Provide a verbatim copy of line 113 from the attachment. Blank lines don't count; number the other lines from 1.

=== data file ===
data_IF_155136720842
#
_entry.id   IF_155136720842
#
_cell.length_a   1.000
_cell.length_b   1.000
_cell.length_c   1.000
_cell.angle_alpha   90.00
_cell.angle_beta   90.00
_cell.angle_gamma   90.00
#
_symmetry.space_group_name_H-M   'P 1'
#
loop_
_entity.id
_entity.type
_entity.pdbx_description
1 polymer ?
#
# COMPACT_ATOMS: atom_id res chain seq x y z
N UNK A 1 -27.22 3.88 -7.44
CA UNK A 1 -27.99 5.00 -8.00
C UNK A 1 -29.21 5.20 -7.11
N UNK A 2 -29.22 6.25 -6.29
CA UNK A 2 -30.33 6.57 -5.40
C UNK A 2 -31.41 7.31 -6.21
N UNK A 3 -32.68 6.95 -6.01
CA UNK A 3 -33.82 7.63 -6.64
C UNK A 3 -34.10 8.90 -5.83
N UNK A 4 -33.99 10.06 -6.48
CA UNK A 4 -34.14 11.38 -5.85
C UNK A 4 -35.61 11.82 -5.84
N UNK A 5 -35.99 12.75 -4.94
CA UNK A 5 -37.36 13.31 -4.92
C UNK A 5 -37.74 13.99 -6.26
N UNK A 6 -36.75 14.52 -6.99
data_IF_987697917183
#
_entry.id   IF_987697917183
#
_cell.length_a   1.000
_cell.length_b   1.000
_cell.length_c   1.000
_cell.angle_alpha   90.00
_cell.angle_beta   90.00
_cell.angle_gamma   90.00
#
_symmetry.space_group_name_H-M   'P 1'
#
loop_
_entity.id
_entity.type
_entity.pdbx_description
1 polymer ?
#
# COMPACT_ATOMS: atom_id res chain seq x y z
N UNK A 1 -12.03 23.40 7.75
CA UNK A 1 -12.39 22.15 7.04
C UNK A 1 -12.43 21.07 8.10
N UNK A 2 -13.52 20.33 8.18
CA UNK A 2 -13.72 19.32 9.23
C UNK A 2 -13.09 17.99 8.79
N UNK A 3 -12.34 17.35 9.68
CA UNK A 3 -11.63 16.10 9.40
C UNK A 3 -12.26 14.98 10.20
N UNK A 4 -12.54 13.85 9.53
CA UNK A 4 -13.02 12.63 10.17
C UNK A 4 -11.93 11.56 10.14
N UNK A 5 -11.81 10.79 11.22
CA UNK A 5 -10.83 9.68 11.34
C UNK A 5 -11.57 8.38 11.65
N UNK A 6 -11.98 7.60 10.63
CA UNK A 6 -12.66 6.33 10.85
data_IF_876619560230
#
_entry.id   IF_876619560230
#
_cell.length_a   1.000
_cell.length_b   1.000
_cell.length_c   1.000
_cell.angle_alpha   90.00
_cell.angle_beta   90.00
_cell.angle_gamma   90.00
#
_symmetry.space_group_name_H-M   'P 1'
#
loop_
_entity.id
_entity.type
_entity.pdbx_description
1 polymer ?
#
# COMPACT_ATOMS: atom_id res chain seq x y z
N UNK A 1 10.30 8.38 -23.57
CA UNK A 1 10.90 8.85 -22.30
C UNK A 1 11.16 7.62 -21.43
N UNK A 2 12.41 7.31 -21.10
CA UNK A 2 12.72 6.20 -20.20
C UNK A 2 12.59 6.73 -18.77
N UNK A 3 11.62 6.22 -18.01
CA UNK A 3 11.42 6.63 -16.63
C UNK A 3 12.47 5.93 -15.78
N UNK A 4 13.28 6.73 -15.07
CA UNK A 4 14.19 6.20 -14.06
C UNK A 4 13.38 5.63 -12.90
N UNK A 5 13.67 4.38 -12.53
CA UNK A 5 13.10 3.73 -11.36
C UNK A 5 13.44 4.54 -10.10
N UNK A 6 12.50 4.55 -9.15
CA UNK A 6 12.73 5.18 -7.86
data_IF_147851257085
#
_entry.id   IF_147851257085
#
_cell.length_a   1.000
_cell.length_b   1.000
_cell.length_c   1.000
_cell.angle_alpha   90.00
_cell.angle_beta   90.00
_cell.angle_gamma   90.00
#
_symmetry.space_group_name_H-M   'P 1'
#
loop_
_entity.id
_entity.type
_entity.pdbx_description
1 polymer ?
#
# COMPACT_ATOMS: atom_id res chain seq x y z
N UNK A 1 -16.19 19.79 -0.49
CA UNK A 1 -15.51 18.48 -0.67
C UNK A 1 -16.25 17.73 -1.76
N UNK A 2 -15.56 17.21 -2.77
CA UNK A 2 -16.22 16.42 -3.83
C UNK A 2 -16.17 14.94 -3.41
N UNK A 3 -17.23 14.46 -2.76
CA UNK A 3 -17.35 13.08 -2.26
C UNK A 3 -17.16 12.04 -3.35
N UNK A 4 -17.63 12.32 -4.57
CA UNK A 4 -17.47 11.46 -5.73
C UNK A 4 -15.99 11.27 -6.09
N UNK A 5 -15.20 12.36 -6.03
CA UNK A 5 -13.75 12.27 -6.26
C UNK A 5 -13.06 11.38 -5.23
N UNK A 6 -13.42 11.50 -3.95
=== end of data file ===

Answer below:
_entry.id   IF_147851257085